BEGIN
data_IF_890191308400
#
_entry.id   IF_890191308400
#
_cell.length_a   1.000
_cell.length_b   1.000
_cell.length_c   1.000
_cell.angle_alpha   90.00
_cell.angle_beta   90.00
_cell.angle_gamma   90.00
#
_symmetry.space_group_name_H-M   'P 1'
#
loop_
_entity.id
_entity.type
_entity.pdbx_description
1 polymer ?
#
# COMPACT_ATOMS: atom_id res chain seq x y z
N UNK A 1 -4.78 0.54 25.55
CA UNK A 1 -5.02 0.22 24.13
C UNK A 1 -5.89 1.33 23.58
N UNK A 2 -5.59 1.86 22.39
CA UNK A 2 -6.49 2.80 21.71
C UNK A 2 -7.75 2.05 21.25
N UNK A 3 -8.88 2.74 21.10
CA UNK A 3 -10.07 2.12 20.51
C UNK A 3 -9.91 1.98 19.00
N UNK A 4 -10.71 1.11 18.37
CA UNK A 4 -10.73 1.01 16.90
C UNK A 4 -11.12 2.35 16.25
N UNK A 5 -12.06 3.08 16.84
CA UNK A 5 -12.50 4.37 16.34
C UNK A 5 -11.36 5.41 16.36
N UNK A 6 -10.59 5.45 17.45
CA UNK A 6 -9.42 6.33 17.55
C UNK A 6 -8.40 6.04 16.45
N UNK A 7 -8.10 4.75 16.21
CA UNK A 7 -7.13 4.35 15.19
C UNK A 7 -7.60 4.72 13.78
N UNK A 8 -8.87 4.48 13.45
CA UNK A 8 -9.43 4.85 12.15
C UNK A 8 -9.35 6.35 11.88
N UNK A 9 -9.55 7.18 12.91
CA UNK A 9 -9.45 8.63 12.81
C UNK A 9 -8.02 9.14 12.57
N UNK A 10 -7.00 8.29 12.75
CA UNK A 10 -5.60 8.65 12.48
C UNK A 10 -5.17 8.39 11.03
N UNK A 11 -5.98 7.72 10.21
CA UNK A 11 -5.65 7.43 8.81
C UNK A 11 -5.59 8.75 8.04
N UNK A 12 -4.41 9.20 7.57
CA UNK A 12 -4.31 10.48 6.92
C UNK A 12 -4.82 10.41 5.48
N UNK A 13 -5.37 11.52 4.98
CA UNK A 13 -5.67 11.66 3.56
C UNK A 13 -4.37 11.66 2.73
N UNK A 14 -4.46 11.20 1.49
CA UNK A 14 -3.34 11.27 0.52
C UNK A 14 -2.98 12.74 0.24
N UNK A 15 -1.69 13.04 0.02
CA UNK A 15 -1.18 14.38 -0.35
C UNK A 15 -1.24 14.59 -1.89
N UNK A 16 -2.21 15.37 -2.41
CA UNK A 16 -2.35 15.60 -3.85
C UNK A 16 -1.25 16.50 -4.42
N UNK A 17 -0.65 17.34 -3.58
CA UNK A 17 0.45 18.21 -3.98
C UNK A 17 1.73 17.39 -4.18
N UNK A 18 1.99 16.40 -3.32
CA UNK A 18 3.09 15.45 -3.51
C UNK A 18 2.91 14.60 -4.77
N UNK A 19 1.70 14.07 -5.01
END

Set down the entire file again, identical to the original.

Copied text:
data_IF_890191308400
#
_entry.id   IF_890191308400
#
_cell.length_a   1.000
_cell.length_b   1.000
_cell.length_c   1.000
_cell.angle_alpha   90.00
_cell.angle_beta   90.00
_cell.angle_gamma   90.00
#
_symmetry.space_group_name_H-M   'P 1'
#
loop_
_entity.id
_entity.type
_entity.pdbx_description
1 polymer ?
#
# COMPACT_ATOMS: atom_id res chain seq x y z
N UNK A 1 -4.78 0.54 25.55
CA UNK A 1 -5.02 0.22 24.13
C UNK A 1 -5.89 1.33 23.58
N UNK A 2 -5.59 1.86 22.39
CA UNK A 2 -6.49 2.80 21.71
C UNK A 2 -7.75 2.05 21.25
N UNK A 3 -8.88 2.74 21.10
CA UNK A 3 -10.07 2.12 20.51
C UNK A 3 -9.91 1.98 19.00
N UNK A 4 -10.71 1.11 18.37
CA UNK A 4 -10.73 1.01 16.90
C UNK A 4 -11.12 2.35 16.25
N UNK A 5 -12.06 3.08 16.84
CA UNK A 5 -12.50 4.37 16.34
C UNK A 5 -11.36 5.41 16.36
N UNK A 6 -10.59 5.45 17.45
CA UNK A 6 -9.42 6.33 17.55
C UNK A 6 -8.40 6.04 16.45
N UNK A 7 -8.10 4.75 16.21
CA UNK A 7 -7.13 4.35 15.19
C UNK A 7 -7.60 4.72 13.78
N UNK A 8 -8.87 4.48 13.45
CA UNK A 8 -9.43 4.85 12.15
C UNK A 8 -9.35 6.35 11.88
N UNK A 9 -9.55 7.18 12.91
CA UNK A 9 -9.45 8.63 12.81
C UNK A 9 -8.02 9.14 12.57
N UNK A 10 -7.00 8.29 12.75
CA UNK A 10 -5.60 8.65 12.48
C UNK A 10 -5.17 8.39 11.03
N UNK A 11 -5.98 7.72 10.21
CA UNK A 11 -5.65 7.43 8.81
C UNK A 11 -5.59 8.75 8.04
N UNK A 12 -4.41 9.20 7.57
CA UNK A 12 -4.31 10.48 6.92
C UNK A 12 -4.82 10.41 5.48
N UNK A 13 -5.37 11.52 4.98
CA UNK A 13 -5.67 11.66 3.56
C UNK A 13 -4.37 11.66 2.73
N UNK A 14 -4.46 11.20 1.49
CA UNK A 14 -3.34 11.27 0.52
C UNK A 14 -2.98 12.74 0.24
N UNK A 15 -1.69 13.04 0.02
CA UNK A 15 -1.18 14.38 -0.35
C UNK A 15 -1.24 14.59 -1.89
N UNK A 16 -2.21 15.37 -2.41
CA UNK A 16 -2.35 15.60 -3.85
C UNK A 16 -1.25 16.50 -4.42
N UNK A 17 -0.65 17.34 -3.58
CA UNK A 17 0.45 18.21 -3.98
C UNK A 17 1.73 17.39 -4.18
N UNK A 18 1.99 16.40 -3.32
CA UNK A 18 3.09 15.45 -3.51
C UNK A 18 2.91 14.60 -4.77
N UNK A 19 1.70 14.07 -5.01